Summary: Here's one of the prettiest words I know—elysian—complete with background, history and famous usages.
In keeping with the pretty-versus-ugly word theme from Friday's post (dated incorrectly in display), I want to second Kathy's comment to Mark Nichols' Daily Writing Tips blog post on the same subject. She shares:
"I have always thought this was a beautiful-sounding word, meaning 'paradise.' Evidently, the ancient Greeks did, too; Hades is not so pleasant."
The beautiful word she's talking about is elysian, which was where Greek heroes were thought to dwell after their noble deaths. Hades was sort of their version of Hell, or the underworld. Here's more:
Elysian (ill - IH - ZHEN) also pronounced with the long E sound (ee - LEE - ZHYEN), which is my favorite pronunciation - (adj.) blissful, delightful, paradisical, heavenly. The first known use of this word is in 1579. It originates from the Greek word Elysium which is the proper name given to the Greek version of Heaven or Nirvana or most similarly Valhalla. Interestingly enough, however, Elysium was actually located inside of Hades, as it was the only 'place' for souls to go to, and this heavenly spot was reserved for the heroic and the virtuous. It was often depicted as a beautiful and serene field of flowers.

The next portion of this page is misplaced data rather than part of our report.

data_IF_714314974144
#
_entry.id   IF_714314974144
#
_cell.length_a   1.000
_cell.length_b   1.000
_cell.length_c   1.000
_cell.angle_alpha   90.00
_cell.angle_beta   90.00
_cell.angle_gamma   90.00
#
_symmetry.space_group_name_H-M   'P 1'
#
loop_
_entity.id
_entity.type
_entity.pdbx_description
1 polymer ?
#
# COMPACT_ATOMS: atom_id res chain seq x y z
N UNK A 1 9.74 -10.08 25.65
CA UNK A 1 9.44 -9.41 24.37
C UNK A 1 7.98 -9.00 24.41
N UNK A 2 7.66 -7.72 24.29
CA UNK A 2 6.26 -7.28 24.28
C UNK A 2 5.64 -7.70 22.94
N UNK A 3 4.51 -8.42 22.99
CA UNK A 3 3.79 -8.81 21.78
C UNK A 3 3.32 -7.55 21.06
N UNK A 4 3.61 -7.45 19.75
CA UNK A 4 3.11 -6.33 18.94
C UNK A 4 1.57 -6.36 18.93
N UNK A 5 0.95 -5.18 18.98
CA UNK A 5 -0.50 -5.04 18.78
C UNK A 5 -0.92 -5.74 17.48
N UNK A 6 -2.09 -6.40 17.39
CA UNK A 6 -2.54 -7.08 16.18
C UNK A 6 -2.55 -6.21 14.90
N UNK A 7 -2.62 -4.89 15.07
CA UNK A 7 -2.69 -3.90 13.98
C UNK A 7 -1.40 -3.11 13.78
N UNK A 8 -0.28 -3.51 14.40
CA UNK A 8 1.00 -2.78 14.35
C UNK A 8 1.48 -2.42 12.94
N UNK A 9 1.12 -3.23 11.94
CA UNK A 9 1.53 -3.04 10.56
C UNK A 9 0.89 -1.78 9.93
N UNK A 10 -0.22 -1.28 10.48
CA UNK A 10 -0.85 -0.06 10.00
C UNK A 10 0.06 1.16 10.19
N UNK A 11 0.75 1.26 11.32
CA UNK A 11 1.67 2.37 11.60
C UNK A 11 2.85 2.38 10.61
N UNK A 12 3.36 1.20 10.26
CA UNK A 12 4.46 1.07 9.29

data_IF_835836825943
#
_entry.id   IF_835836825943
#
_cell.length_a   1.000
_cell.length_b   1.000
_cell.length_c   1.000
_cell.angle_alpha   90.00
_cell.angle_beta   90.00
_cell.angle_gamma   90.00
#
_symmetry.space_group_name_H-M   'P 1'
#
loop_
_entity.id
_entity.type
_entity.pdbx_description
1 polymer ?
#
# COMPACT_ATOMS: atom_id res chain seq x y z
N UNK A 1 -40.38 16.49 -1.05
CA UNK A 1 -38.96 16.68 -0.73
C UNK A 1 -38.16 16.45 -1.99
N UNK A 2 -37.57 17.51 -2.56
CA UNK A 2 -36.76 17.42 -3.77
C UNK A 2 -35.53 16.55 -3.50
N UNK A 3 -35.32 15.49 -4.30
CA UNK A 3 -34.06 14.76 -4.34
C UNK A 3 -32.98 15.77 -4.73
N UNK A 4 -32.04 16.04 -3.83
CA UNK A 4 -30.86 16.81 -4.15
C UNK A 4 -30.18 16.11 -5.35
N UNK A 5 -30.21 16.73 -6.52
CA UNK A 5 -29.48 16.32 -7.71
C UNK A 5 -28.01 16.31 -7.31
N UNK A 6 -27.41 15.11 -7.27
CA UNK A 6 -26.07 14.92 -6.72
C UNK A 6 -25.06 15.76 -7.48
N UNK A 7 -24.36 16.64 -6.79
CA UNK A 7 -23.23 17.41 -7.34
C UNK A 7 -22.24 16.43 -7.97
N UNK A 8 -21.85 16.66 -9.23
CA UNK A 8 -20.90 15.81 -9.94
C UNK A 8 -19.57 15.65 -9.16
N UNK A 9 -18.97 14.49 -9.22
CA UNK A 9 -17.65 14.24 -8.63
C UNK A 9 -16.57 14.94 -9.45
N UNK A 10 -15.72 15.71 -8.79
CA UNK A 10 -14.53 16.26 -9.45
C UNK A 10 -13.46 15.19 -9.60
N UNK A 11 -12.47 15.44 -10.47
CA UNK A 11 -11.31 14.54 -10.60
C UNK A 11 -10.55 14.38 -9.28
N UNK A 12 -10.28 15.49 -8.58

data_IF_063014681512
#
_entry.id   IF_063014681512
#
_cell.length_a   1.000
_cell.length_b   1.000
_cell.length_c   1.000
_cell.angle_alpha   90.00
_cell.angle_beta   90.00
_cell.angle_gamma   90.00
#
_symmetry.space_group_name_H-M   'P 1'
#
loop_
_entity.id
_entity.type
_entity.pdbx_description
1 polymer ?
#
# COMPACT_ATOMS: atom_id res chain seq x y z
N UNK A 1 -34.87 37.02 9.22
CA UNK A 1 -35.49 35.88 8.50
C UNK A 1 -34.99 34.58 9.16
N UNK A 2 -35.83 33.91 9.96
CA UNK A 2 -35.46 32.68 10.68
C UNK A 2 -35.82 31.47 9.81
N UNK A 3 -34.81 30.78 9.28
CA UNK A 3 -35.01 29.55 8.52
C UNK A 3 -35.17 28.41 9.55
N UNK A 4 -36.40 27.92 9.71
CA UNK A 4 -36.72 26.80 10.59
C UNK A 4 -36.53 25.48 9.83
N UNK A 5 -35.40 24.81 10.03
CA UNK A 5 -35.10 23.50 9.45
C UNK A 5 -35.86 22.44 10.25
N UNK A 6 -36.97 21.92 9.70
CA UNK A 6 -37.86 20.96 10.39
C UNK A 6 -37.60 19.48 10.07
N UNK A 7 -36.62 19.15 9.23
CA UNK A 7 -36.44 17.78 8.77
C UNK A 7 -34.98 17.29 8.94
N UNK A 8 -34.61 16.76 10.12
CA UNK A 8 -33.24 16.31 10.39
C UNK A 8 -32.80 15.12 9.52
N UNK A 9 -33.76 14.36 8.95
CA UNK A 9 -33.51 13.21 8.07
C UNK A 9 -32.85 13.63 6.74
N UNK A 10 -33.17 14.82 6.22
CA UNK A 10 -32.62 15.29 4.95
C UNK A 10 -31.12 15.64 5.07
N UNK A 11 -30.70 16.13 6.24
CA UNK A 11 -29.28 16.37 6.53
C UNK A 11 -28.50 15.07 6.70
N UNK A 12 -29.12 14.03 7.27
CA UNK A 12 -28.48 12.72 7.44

Poets often refer to the "elysian fields" as nature (most famously by Henry David Thoreau) or, of course, Heaven (e.g., Edna St. Vincent Millay's I Dreamed I Moved Among the Elysian Fields)—although these days, one Google search warrants results on everything from rock bands to microbreweries to towns in Texas and New Jersey. So be it. To me, the word is very melodic.
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